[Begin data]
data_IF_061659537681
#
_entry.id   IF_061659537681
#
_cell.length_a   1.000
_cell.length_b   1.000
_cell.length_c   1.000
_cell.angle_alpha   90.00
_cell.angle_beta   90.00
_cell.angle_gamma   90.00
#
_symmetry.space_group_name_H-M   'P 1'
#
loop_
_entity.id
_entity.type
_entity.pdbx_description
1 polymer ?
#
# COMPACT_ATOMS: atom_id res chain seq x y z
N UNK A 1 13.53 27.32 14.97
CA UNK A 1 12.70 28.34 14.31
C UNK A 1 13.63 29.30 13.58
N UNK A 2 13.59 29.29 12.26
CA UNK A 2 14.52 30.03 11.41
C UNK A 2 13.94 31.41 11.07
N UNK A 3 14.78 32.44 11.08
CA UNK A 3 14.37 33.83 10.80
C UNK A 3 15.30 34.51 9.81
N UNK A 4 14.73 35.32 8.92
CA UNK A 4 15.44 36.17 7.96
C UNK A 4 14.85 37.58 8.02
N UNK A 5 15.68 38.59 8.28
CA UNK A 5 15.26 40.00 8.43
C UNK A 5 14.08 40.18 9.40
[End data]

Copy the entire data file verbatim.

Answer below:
data_IF_061659537681
#
_entry.id   IF_061659537681
#
_cell.length_a   1.000
_cell.length_b   1.000
_cell.length_c   1.000
_cell.angle_alpha   90.00
_cell.angle_beta   90.00
_cell.angle_gamma   90.00
#
_symmetry.space_group_name_H-M   'P 1'
#
loop_
_entity.id
_entity.type
_entity.pdbx_description
1 polymer ?
#
# COMPACT_ATOMS: atom_id res chain seq x y z
N UNK A 1 13.53 27.32 14.97
CA UNK A 1 12.70 28.34 14.31
C UNK A 1 13.63 29.30 13.58
N UNK A 2 13.59 29.29 12.26
CA UNK A 2 14.52 30.03 11.41
C UNK A 2 13.94 31.41 11.07
N UNK A 3 14.78 32.44 11.08
CA UNK A 3 14.37 33.83 10.80
C UNK A 3 15.30 34.51 9.81
N UNK A 4 14.73 35.32 8.92
CA UNK A 4 15.44 36.17 7.96
C UNK A 4 14.85 37.58 8.02
N UNK A 5 15.68 38.59 8.28
CA UNK A 5 15.26 40.00 8.43
C UNK A 5 14.08 40.18 9.40